Limiting Contamination from Pesticide Spills, Splashes and Rinses
Agriculture and Agri-Food Canada
Pesticides are commonly used on most traditional farms around the world to control harmful insects and weeds. While farmers take great care in using pesticides, runoff from mixing and rinsing locations has become an area of environmental focus as up to 80 percent of contaminants found in water bodies trace back to on-farm activities. Europe has been using a system called a biobed to capture and degrade the unintentional release of pesticides into the environment.
But what about Canada? Larry Braul, Water Quality Engineer, AAFC Regina, and Dr. Claudia Sheedy, Research Scientist, AAFC Lethbridge, are co-leading a project to develop a biobed model to support Canadian farmers.
Essentially organic filters for pesticide disposal, biobeds are relatively inexpensive and easy to use and significantly speed up the pesticides' natural breakdown processes. The contained biobed uses a mixture of topsoil, compost and straw to absorb and then degrade pesticides by providing an ideal habitat for microbes which break down the pesticides to the point where they pose no further threat to the environment.
The Canadian Experience
Braul and Sheedy have found that while what has been successful in Europe cannot be directly transferred to Canada, we can certainly learn from Europe's experience to find the ideal solution for Canadian farmers.
"We can take a lot from the existing models in Europe, but we have to modify them for our climate. Things like torrential rainfalls and freezing temperatures affect the performance of the microbes in the beds, so we are looking at the best way to deal with those factors unique to our geography."– Larry Braul, Water Quality Engineer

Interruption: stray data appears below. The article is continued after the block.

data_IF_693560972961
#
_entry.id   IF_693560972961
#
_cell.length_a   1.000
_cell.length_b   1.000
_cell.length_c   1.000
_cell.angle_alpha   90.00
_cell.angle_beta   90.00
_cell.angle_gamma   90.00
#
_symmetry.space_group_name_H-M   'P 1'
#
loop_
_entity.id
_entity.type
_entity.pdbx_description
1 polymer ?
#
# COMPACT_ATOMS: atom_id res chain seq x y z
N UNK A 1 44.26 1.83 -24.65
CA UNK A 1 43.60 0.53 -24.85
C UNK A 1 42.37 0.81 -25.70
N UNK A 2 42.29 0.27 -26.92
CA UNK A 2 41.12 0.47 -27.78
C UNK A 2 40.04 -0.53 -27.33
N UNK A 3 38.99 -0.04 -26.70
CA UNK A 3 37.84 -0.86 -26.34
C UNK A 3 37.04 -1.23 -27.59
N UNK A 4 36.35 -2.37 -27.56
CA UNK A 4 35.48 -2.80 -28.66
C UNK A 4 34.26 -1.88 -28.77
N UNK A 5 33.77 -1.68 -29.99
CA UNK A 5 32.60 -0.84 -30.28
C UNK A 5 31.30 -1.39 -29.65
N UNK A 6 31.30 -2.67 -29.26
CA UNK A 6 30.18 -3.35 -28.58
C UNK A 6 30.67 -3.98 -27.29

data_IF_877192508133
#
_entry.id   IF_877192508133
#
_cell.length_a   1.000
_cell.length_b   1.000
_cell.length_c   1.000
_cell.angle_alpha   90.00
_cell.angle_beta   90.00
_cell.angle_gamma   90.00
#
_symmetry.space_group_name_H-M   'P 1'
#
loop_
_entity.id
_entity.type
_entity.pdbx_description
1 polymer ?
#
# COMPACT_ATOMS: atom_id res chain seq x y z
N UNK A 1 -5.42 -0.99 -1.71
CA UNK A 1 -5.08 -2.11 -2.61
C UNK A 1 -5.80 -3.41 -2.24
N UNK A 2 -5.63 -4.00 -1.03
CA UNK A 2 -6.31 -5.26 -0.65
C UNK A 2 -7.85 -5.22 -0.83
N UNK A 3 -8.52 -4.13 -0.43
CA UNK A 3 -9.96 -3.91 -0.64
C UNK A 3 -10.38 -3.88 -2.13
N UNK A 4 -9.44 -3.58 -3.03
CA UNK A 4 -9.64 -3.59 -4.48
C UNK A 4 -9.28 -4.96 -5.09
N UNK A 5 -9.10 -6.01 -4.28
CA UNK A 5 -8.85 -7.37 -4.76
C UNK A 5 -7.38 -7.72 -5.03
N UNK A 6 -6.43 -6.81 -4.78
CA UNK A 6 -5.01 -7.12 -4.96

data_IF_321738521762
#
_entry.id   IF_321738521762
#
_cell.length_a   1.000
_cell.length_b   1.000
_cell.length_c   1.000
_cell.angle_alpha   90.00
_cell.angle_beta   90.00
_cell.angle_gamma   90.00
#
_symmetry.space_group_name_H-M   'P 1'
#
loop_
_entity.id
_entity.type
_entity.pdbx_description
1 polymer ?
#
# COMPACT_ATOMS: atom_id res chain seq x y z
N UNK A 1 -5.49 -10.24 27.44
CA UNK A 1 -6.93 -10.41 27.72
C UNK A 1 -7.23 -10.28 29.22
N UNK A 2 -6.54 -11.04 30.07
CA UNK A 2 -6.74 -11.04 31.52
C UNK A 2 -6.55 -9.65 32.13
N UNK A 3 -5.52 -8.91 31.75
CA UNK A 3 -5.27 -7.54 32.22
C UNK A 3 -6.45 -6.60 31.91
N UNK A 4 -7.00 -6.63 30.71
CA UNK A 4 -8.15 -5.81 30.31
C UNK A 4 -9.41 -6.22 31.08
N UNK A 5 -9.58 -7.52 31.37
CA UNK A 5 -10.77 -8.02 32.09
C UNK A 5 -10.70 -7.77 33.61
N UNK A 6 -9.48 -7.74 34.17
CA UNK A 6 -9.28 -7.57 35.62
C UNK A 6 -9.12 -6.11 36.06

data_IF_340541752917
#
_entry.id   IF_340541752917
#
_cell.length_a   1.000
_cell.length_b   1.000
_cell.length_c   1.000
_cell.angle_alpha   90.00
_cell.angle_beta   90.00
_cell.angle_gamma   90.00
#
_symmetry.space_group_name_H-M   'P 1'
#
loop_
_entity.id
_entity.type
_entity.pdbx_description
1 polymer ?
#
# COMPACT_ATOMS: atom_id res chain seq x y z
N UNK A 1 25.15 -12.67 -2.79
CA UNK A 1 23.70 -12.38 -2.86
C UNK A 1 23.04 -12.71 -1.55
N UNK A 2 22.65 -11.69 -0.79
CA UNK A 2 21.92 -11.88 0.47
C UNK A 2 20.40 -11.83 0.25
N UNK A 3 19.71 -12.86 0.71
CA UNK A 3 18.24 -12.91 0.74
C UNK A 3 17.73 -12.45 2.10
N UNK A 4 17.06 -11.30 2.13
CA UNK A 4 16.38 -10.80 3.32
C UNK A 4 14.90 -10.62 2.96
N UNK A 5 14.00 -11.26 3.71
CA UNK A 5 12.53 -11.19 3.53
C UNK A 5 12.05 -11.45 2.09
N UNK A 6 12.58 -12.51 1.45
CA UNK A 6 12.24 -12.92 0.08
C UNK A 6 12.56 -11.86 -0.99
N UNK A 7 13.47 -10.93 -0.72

In its first year, Braul and Sheedy monitored the effluent from two existing beds. They probed one bed located in Outlook, SK and found that in May, it was still frozen at eight centimetres down. Given Canada's cold climate, Braul and Sheedy are investigating the ideal solution to keep the beds warm and the microbe population thriving. They will be comparing the costs and efficiencies of adding heat using electrical and solar energy, as well as other heating methods.
"Our cold climate will have an enormous impact on the function of the biobed. A raise in temperature of ten degrees can double the activity of microbes, so it's important for us to understand the complete picture," said Braul.
The team also wants to use ever improving technology to measure and learn more about the relationship between microbes and pesticide degradation.
"The analytical instruments we work with nowadays are very sensitive, they can detect even minute traces of pesticide residue from the test bed effluent. Pesticide data will allow us to learn more about how the biobed works and the relationship between microbes and pesticide degradation," said Sheedy.
Going forward, research will focus on identifying factors affecting pesticide degradation in biobeds and the optimal biomix. This fall, three more biobeds will be installed in a setting similar to that of a farm in Western Canada.
Soon, Canadian farmers will join their European counterparts in limiting contamination from pesticide handling areas using a made in Canada biobed solution.
- A biobed, used to absorb and degrade pesticides from sprayer rinsate, can be a very effective tool for reducing a significant source of on-farm pesticide contamination.
- Research conducted at AAFC since 2008 demonstrates that a biobed system based on a standard European design has the potential to provide effective and low cost management of sprayer tank rinsate containing pesticides commonly used in Canadian crop production.
- Biobeds are seen as an ideal solution for pesticide rinsate disposal as they are relatively inexpensive and easy to use and significantly speed up the pesticides' natural breakdown processes.
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